Avoid the tired "In conclusion…" Allow readers to sense you're bringing it home with your tone and thoughtful summation. Turn the essay toward them if you can by asking a question or tying your idea to current society.
Also, hold true to what you've just expressed in your writing. Some might feel tempted to say things like, "This is merely one opinion…" In that single line, you've just undercut everything you worked so hard to draw together. Remember to stand behind the case you just made. Be proud of it and end on the highest note possible.
What do you say we conclude with some examples of conclusions? As you review these, take note of the manner in which the writer tied their ideas together, made a call to the reader, or left off with some compelling food for thought.
In this research paper, the author summarizes her main findings while also supporting the conclusions she's drawn. In an effort to fully engage the reader in her area of study, she proposes suggestions for future research. This was her way of leaving the readers wanting more.
(Hacker, Diana. Rules for Writers. 4th ed. Boston: Bedford/St Martins, 2001.)
Recent research on cold-water immersion incidents has provided a more complete understanding of the physiological processes occurring during drowning and near-drowning accidents. Current findings suggest that the cooperative effect of the mammalian diving reflex and hypothermia plays a critical role in patient survival during a cold-water immersion incident. However, the relationship between the two processes is still unclear. Because it is impossible to provide an exact reproduction of a particular drowning incident within the laboratory, research is hampered by the lack of complete details surrounding drowning incidents. Consequently, it is difficult for comparisons to be drawn between published case studies.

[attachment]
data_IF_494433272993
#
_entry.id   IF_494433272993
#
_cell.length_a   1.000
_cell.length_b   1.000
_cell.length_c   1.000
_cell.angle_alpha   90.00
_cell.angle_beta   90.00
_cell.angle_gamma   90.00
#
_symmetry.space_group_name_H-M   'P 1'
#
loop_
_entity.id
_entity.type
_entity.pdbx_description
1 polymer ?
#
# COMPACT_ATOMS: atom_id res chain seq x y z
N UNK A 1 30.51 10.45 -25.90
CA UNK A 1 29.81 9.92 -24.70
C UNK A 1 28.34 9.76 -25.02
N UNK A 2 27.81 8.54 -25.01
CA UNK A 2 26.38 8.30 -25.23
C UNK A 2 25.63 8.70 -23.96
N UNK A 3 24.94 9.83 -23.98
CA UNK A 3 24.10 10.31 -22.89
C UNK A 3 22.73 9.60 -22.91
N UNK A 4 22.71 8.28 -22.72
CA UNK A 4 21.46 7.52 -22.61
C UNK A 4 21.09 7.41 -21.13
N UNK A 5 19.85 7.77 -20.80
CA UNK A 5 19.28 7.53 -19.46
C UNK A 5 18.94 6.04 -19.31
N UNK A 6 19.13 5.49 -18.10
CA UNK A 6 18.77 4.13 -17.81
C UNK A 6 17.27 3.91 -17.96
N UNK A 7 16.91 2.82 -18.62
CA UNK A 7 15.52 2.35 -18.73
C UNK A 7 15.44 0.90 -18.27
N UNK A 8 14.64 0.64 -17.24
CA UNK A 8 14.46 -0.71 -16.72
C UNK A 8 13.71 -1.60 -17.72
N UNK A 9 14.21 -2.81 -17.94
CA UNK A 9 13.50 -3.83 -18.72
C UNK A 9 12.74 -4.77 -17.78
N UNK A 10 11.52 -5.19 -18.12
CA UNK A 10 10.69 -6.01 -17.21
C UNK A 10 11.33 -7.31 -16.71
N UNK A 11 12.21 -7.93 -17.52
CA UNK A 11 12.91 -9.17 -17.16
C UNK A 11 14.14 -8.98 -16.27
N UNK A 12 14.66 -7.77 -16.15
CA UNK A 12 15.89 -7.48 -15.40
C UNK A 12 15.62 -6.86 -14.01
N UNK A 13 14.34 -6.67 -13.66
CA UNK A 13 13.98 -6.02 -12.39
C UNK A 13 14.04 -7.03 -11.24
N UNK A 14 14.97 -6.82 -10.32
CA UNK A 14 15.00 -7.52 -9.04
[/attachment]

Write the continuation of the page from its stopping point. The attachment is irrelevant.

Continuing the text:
More complete and accurate documentation of cold-water immersion incidents-including time of submersion; time of recovery; and a profile of the victim including age, sex, physical condition-will facilitate easier comparison of individual situations and lead to a more complete knowledge of the processes affecting long-term survival rates for drowning victims. Once we have a clearer understanding of the relationship between hypothermia and the mammalian diving reflex, and of the effect of such factors as the age of the victim, physicians and rescue personnel can take steps to improve patient care both at the scene and in the hospital.